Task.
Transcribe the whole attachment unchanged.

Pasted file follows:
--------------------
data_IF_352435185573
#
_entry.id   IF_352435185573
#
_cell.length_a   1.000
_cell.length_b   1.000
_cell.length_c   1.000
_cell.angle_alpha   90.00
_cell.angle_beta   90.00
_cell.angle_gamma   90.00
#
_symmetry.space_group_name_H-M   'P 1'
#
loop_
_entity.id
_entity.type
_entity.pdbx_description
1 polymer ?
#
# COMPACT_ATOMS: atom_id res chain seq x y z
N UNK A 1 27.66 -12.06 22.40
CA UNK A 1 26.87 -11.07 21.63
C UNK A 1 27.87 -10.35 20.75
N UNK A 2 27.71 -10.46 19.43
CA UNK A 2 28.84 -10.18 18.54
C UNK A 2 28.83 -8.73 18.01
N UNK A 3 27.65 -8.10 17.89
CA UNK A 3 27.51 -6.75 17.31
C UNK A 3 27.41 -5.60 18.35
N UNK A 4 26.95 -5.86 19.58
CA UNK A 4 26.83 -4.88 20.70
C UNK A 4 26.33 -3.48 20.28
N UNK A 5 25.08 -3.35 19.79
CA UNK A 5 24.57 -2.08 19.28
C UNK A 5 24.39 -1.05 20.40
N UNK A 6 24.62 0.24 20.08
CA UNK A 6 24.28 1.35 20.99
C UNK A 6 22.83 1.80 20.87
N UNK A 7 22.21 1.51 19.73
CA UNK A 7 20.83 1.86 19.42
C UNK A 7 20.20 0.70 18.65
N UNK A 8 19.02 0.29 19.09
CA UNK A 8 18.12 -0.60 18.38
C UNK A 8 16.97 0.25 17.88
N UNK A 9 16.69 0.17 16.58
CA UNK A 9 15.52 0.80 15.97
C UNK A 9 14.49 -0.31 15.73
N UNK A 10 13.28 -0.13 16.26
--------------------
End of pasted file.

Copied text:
data_IF_352435185573
#
_entry.id   IF_352435185573
#
_cell.length_a   1.000
_cell.length_b   1.000
_cell.length_c   1.000
_cell.angle_alpha   90.00
_cell.angle_beta   90.00
_cell.angle_gamma   90.00
#
_symmetry.space_group_name_H-M   'P 1'
#
loop_
_entity.id
_entity.type
_entity.pdbx_description
1 polymer ?
#
# COMPACT_ATOMS: atom_id res chain seq x y z
N UNK A 1 27.66 -12.06 22.40
CA UNK A 1 26.87 -11.07 21.63
C UNK A 1 27.87 -10.35 20.75
N UNK A 2 27.71 -10.46 19.43
CA UNK A 2 28.84 -10.18 18.54
C UNK A 2 28.83 -8.73 18.01
N UNK A 3 27.65 -8.10 17.89
CA UNK A 3 27.51 -6.75 17.31
C UNK A 3 27.41 -5.60 18.35
N UNK A 4 26.95 -5.86 19.58
CA UNK A 4 26.83 -4.88 20.70
C UNK A 4 26.33 -3.48 20.28
N UNK A 5 25.08 -3.35 19.79
CA UNK A 5 24.57 -2.08 19.28
C UNK A 5 24.39 -1.05 20.40
N UNK A 6 24.62 0.24 20.08
CA UNK A 6 24.28 1.35 20.99
C UNK A 6 22.83 1.80 20.87
N UNK A 7 22.21 1.51 19.73
CA UNK A 7 20.83 1.86 19.42
C UNK A 7 20.20 0.70 18.65
N UNK A 8 19.02 0.29 19.09
CA UNK A 8 18.12 -0.60 18.38
C UNK A 8 16.97 0.25 17.88
N UNK A 9 16.69 0.17 16.58
CA UNK A 9 15.52 0.80 15.97
C UNK A 9 14.49 -0.31 15.73
N UNK A 10 13.28 -0.13 16.26